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93 Reviews
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6 of 6 people found the following review helpful
5.0 out of 5 stars Better than the original
This is a great book for a collection of home brew recipes.

With the addition of 50 new recipes along with new layout and organization this book is darn near perfect.

The only knock is over detailed times of hop additions.

If you've brewed a batch or 2 of brew you understand the process however, this book breaks it down to an exact step by...
Published on March 4, 2011 by PT Ben

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33 of 35 people found the following review helpful
3.0 out of 5 stars Sloppy editing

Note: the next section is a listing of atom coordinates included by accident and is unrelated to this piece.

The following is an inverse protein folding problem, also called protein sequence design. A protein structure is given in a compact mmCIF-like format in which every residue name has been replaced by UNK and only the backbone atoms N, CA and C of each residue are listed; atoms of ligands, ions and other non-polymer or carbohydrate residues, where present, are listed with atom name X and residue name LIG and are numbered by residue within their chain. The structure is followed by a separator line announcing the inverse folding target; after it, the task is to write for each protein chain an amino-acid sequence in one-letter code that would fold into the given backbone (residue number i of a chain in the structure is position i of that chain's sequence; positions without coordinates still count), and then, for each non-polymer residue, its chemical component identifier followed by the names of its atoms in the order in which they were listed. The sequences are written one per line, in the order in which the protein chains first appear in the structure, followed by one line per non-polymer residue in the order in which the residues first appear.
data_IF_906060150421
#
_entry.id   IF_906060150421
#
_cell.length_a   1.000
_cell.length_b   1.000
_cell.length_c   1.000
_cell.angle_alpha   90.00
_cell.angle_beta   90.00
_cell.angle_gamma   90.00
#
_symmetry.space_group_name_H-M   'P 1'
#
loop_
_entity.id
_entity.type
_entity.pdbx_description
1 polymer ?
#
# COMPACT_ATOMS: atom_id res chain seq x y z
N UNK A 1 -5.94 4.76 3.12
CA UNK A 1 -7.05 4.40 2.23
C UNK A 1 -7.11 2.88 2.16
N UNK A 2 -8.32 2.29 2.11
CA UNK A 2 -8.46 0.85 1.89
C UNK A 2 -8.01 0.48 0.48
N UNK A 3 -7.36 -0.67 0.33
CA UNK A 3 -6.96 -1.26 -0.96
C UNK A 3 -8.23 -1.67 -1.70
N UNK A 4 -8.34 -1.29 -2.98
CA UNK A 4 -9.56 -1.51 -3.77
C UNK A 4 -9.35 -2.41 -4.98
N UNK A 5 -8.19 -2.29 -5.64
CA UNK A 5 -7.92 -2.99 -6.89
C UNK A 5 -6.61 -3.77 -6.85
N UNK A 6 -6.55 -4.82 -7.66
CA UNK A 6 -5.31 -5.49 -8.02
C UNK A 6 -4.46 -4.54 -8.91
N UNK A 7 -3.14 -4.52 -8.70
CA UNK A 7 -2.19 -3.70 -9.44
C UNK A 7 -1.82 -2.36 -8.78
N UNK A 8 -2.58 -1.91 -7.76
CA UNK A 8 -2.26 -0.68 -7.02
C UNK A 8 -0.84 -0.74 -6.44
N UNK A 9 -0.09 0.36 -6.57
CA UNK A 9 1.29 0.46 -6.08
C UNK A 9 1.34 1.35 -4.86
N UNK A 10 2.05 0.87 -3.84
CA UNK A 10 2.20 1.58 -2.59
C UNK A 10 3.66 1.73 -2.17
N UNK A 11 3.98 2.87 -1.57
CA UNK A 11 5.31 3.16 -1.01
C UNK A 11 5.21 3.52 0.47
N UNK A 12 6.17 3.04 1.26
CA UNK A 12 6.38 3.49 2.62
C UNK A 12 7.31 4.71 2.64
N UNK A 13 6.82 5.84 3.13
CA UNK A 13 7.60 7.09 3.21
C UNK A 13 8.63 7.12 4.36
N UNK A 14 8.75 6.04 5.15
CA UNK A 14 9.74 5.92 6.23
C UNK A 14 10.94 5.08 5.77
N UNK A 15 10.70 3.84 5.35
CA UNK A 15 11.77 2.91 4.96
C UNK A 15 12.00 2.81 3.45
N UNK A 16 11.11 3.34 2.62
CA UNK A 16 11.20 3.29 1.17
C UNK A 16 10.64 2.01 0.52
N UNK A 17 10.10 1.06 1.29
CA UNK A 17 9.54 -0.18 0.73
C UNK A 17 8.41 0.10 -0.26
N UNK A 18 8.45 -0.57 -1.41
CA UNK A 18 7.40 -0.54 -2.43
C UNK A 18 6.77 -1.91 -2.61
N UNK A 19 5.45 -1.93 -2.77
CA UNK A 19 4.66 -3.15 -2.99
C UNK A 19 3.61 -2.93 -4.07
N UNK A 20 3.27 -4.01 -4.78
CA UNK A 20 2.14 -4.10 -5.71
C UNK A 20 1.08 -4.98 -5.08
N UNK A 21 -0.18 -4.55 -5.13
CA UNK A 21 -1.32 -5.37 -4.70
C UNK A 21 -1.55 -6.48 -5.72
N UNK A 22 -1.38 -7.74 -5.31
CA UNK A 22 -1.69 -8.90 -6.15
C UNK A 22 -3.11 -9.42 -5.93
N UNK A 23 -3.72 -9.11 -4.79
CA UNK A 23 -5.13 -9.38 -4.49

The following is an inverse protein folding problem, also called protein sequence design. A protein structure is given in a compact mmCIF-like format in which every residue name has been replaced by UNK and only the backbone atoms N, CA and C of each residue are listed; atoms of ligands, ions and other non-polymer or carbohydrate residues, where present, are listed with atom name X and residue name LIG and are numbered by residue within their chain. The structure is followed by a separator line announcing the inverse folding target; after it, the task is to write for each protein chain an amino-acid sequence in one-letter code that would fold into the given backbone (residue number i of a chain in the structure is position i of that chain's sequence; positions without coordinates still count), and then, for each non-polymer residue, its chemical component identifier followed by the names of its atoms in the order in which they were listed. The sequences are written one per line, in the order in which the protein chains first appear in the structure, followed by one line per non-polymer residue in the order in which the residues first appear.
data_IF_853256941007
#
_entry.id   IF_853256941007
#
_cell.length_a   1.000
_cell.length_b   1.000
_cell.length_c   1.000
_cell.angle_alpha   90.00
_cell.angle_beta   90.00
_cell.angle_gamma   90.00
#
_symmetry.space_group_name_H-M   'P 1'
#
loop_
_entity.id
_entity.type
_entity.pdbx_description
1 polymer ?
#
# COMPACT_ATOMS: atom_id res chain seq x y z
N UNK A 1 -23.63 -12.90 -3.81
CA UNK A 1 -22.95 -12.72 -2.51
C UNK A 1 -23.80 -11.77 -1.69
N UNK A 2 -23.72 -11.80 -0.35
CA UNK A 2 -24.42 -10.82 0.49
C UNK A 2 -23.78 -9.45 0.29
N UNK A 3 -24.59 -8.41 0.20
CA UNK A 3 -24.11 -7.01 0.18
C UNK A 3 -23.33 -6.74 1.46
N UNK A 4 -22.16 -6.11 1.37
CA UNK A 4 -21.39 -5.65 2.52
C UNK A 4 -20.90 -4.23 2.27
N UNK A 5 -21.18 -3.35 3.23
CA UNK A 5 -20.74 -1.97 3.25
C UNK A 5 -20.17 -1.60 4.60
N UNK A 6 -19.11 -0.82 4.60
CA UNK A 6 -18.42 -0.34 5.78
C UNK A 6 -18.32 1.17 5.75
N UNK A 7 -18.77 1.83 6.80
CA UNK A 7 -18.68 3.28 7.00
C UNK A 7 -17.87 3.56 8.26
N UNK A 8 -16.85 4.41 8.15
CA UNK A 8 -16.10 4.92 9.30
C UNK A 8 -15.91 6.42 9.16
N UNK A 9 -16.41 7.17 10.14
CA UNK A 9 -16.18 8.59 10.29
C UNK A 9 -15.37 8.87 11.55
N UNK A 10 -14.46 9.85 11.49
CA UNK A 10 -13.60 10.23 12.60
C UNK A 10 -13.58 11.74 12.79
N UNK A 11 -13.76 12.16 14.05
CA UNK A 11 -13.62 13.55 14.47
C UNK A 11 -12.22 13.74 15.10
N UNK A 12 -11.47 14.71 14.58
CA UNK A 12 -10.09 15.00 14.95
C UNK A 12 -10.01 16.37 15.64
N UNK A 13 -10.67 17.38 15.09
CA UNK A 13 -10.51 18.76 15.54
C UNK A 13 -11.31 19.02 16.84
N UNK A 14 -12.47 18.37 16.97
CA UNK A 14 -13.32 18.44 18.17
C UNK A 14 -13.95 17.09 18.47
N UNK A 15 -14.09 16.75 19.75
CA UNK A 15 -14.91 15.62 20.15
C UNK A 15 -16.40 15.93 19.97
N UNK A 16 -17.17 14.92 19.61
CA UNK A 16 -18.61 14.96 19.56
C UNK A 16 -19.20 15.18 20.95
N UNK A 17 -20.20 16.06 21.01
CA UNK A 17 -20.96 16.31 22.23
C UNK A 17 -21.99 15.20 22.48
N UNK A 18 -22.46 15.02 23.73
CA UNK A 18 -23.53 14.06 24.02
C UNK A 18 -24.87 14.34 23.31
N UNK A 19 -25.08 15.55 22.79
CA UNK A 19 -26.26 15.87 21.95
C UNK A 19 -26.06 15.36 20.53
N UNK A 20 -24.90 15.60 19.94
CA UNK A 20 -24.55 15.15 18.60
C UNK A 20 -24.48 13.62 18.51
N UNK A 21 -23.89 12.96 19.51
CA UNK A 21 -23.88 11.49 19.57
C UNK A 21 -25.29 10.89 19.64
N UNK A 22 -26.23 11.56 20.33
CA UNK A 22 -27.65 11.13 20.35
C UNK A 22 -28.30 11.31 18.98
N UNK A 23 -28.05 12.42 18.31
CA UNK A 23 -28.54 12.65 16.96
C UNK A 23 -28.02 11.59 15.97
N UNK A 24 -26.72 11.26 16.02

I am a big fan of this book, as I am a relatively new home brewer and the many recipes here give me ample examples to select from. I also am learning what ingredients go with what style of beer, so I can create my own. My son-in-law had this book, and I bought an on-line copy so we didn't keep fighting over who got to keep Brian's dog-eared copy. This book was...
Published on October 22, 2012 by David G. Aubrey


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33 of 35 people found the following review helpful
3.0 out of 5 stars Sloppy editing, October 22, 2012
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This review is from: CloneBrews, 2nd Edition: Recipes for 200 Commercial Beers (Kindle Edition)